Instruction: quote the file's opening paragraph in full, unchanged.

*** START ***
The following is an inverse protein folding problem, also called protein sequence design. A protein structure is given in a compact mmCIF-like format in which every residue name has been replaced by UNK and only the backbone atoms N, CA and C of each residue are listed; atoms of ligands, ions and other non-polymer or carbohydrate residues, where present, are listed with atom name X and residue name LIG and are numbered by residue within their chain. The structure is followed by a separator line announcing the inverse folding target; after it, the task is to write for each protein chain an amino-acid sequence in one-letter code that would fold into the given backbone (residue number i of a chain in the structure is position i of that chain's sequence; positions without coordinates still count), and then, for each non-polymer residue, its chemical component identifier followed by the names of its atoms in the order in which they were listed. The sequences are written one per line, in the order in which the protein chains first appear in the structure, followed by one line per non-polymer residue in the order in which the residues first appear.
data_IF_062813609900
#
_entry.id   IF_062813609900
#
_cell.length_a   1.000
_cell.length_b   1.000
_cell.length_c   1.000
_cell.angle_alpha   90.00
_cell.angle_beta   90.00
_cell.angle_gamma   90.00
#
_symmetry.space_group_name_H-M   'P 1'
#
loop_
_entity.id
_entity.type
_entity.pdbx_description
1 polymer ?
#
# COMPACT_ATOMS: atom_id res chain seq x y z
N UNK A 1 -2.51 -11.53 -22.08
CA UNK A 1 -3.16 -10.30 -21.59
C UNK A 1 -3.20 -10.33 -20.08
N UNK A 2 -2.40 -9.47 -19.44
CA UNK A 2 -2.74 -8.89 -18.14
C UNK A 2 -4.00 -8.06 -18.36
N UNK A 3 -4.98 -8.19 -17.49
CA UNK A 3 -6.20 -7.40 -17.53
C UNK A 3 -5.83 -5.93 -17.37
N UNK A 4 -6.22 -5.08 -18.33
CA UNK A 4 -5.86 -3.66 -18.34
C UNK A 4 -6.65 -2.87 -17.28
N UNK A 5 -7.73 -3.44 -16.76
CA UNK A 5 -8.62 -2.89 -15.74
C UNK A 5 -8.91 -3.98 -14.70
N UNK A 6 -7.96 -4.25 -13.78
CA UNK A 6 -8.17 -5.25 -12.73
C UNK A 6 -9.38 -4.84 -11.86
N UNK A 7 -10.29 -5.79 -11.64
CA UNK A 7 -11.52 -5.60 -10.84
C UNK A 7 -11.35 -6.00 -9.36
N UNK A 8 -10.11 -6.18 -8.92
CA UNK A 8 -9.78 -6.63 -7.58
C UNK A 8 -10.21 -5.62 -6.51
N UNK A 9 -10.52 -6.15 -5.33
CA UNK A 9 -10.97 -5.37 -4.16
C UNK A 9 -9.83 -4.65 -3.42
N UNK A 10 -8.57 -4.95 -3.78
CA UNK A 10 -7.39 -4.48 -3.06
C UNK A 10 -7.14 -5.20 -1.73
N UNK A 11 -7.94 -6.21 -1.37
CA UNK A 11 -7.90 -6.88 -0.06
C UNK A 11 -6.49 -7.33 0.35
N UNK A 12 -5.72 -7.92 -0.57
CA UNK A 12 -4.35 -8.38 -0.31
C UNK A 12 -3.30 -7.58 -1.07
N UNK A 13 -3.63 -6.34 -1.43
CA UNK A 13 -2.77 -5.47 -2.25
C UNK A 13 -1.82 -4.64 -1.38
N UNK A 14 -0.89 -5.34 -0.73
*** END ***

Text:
The following is an inverse protein folding problem, also called protein sequence design. A protein structure is given in a compact mmCIF-like format in which every residue name has been replaced by UNK and only the backbone atoms N, CA and C of each residue are listed; atoms of ligands, ions and other non-polymer or carbohydrate residues, where present, are listed with atom name X and residue name LIG and are numbered by residue within their chain. The structure is followed by a separator line announcing the inverse folding target; after it, the task is to write for each protein chain an amino-acid sequence in one-letter code that would fold into the given backbone (residue number i of a chain in the structure is position i of that chain's sequence; positions without coordinates still count), and then, for each non-polymer residue, its chemical component identifier followed by the names of its atoms in the order in which they were listed. The sequences are written one per line, in the order in which the protein chains first appear in the structure, followed by one line per non-polymer residue in the order in which the residues first appear.